The EU Nature Directives have provided the highest level of protection to vulnerable habitats and species for the past 30 years - but they're under threat.
These vital laws are being reviewed, and whilst the review is based on evidence, the decision on their future will inevitably be a political one.You spoke up to defend the laws that protect our nature, and your voices have made a huge impact. Together we've secured some really strong political backing for these laws, but the results of the review are yet to be announced.We'll be keeping up the pressure on the European Commission until these laws are safe and put fully into action everywhere.
The story so far
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The Directives play a vital role in ensuring much-needed housing in the Cairngorms can be delivered without harming vital nesting grounds, such as those used by the capercaillie.
Happily, following reintroduction programmes and strict legal protection from the Nature Directives, the magnificent red kite is now a common sight.
The Friends of North Kent Marshes explained parts of this key habitat, which they know and love and is home to the water vole, would not exist without the Nature Directives.
Our in-depth report looks at how the EU nature directives help restore our environment. It sets out eight steps for implementing the directives in the UK to make the most of their benefits for wildlife, people and business.
Download the report
As well as asking the public for their thoughts, the Commission has consulted expert stakeholders in each country. The RSPB is one of 100 UK environmental NGOs working in coalition to defend the Habitats and Birds Directives. As the 'Joint Links', we collectively submitted a UK NGO-sector response to the European Commission's consultation on the review of the Directives supported by more than 500 pieces of evidence.
If you'd like to find out more about our expert response, we've published it in full on the Wildlife and Countryside Link website.
The Nature Directives aim to improve the fortunes of nature-rich habitats and species. The vision they describe is supported by nature organisations across the EU.
The Nature Directives require EU countries to establish strict rules protecting all of Europe's wild birds and a wide range of other threatened species, and to identify and protect important areas of natural habitat.
The area of nature-rich habitat protected in Europe has increased dramatically thanks to the Directives. Scientific studies show that some threatened wildlife has started to recover following protection under the Directives.
The Natura 2000 network comprises some 27,000 areas of nature-rich habitat covering approximately 18% of the EU and over 4% of its seas. Evidence shows that these sites have been behind the recovery of some of Europe's most threatened species.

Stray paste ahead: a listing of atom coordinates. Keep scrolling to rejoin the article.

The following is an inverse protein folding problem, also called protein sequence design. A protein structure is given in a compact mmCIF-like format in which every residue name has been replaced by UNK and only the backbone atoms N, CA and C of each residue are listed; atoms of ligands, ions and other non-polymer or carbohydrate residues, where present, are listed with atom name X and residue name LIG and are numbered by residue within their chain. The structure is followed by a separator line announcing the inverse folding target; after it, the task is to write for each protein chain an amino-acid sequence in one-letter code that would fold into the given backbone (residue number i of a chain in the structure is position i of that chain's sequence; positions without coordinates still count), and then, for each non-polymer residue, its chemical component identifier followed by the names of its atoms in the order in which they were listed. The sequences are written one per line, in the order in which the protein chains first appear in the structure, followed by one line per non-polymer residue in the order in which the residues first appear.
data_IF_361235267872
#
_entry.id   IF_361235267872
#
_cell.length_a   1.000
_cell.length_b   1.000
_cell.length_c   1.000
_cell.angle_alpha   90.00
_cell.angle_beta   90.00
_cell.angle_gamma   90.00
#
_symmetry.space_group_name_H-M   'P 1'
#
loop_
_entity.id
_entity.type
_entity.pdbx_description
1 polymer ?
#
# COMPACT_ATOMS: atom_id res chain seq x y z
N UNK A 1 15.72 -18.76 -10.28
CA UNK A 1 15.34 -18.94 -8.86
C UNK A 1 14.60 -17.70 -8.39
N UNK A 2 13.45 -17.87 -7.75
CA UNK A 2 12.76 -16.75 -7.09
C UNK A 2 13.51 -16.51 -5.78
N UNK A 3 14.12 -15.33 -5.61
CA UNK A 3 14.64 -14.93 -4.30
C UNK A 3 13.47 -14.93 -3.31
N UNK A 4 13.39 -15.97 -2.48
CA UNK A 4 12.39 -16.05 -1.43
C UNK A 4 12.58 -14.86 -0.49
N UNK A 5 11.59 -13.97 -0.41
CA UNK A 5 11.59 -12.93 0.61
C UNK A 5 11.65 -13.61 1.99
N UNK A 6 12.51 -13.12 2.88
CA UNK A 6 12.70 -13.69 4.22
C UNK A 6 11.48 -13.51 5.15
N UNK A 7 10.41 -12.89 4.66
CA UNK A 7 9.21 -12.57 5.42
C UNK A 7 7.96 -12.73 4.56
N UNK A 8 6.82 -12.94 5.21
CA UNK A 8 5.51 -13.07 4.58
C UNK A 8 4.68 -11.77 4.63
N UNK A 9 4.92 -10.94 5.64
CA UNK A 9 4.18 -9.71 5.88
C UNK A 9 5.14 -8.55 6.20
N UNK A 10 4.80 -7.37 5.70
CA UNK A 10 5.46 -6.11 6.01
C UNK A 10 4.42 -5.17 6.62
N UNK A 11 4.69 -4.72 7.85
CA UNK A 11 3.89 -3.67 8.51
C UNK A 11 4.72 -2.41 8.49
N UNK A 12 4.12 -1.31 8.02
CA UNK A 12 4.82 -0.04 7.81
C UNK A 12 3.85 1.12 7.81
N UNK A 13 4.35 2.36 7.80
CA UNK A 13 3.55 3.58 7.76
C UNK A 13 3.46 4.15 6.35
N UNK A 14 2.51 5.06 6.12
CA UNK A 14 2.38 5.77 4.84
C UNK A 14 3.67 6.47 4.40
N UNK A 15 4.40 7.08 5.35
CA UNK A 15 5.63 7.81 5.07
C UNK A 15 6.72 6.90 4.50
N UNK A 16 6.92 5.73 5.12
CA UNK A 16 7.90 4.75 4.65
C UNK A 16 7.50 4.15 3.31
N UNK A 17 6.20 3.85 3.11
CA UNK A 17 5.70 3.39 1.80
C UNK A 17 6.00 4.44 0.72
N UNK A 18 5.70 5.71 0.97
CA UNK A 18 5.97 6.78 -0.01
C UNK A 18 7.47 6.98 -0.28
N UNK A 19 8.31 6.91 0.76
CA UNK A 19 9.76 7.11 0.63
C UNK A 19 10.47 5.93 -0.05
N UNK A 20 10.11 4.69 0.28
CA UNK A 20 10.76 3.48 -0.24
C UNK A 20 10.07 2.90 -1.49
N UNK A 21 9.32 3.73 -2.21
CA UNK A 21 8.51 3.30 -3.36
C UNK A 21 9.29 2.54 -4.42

The benefits of implementation far exceed the costs
Studies show that the benefits from the Nature Directives substantially outweigh the costs. As well as protecting wildlife, Natura 2000 sites provide a range of other benefits.
This legislation accommodates well Europe's diversity of socio-economic concerns, governance structures, local cultural preference and traditions.
Many pieces of EU environmental law support the Directives but others give nature organisations concern. EU agriculture policy pushes farming intensification and fails sustainable farmers. Energy policy, despite attempts to focus it on promoting sustainable renewable, still supports fossil fuels and has been subsidising biofuels despite negative impacts on biodiversity. Transport policies have been pushing poorly-located infrastructure development with little regard for habitats and species.
Significant added value
As nature knows no borders, to be effective nature conservation action must be coordinated at international level, justifying an EU-level approach. There has been a step-change in nature conservation efforts in Europe thanks to the Directives.
By ensuring the same clear rules apply to all businesses, and by attracting visitors and tourists, the Directives have added significant value to the economy. In fact, the value of the economic benefits provided by the Natura 2000 network has been estimated to be in the order of €200 to €300 billion per year.
Thanks to the Directives, nature-rich habitats have been protected for both current and future generations to learn about and enjoy. There is strong evidence linking contact with a healthy natural environment to a range of physical and mental health benefits.
The Directives were adopted to address failures and inconsistencies in national nature protection laws. The justification for EU-level action on biodiversity conservation remains as strong as ever. The next step should be to ensure the Directives are fully enforced in every country in the EU.